On 19th December 1387
Richard II was facing difficulties from the Lords Appellant; his supporter, Robert de Vere, who had himself been impeached for treason, raised an army of 4,000 men-at-arms in Chester and set out for London – by way of Chipping Campden.
On 19th December he and his army arrived to spend the night here and expected to be fed. The next day he was defeated at Radcot Bridge in Oxfordshire and then another hungry troop sent by the Lords Appellant arrived in Campden to check on the town’s loyalty.
Christmas Day 1645…
…the Civil War had been in progress for three years and Campden had been overrun by both Royalists and Parliamentarians several times.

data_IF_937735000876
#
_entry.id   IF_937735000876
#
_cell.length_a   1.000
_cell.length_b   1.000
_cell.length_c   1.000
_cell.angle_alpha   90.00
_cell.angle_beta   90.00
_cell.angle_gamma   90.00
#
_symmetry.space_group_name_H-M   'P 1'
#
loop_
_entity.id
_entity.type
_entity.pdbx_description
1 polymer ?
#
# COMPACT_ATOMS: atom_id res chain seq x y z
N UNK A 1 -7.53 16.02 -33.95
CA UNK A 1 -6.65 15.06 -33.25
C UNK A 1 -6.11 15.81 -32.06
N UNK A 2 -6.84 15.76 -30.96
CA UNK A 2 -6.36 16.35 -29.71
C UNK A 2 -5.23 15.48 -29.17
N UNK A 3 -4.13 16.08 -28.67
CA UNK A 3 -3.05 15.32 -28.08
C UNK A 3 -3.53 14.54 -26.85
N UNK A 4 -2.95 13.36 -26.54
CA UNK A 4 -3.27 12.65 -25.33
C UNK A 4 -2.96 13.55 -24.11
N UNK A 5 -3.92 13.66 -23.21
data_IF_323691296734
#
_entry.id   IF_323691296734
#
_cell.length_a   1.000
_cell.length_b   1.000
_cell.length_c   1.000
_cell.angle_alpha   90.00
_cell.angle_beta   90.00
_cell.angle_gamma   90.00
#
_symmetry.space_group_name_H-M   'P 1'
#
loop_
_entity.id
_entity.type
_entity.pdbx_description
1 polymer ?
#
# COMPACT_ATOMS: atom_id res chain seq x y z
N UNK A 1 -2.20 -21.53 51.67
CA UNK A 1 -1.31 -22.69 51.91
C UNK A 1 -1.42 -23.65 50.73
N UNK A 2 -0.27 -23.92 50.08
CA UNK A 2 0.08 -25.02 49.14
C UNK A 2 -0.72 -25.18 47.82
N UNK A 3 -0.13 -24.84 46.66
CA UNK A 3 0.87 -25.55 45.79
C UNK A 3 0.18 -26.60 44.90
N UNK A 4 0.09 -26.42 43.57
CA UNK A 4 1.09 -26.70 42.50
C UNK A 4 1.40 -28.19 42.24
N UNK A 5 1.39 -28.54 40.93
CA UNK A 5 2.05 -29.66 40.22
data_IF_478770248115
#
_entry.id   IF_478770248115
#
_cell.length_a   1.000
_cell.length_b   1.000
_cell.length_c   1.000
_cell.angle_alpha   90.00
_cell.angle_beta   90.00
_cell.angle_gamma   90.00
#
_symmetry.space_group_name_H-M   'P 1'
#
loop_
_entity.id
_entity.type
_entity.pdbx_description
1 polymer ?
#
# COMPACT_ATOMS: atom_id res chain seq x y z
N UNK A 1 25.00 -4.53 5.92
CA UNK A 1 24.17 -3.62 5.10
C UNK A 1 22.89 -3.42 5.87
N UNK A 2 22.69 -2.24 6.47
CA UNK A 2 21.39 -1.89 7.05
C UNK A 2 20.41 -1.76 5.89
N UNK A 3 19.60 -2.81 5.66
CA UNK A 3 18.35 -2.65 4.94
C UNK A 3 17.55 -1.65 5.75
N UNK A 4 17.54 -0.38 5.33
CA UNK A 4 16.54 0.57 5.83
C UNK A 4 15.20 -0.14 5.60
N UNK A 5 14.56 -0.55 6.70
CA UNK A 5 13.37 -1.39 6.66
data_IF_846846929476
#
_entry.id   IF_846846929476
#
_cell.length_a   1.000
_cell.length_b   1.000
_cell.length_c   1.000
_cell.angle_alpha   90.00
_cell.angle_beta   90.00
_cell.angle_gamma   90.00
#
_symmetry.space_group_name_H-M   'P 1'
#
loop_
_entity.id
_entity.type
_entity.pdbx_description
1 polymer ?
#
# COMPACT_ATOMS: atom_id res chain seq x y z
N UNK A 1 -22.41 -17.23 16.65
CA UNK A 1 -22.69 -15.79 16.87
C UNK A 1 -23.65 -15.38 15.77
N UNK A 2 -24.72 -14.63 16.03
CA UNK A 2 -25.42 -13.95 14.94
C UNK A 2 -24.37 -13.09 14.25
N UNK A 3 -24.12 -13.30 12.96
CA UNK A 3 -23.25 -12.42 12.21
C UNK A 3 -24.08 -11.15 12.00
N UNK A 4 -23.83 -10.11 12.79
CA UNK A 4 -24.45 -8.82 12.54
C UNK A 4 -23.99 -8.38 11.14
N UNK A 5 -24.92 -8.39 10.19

Now the Cavaliers were in Old Campden House with instructions from Prince Rupert to fortify it. A friend of the prince, Colonel Legge, arrived, found provisions were very short in the town and said “I fear a famine rather than the enemy”. Another hungry Christmas for Campden!
In December 1890…
Gas had not long arrived in Campden. One day there was a smell of gas round a shop then being fitted out.
The next morning at 6am a Mr Edge, arriving to continue with the work, went to light the gas-lamp and Bang! Fortunately, as the shutters had holes in them, most of the gas had escaped so he was just bowled over and slightly scorched.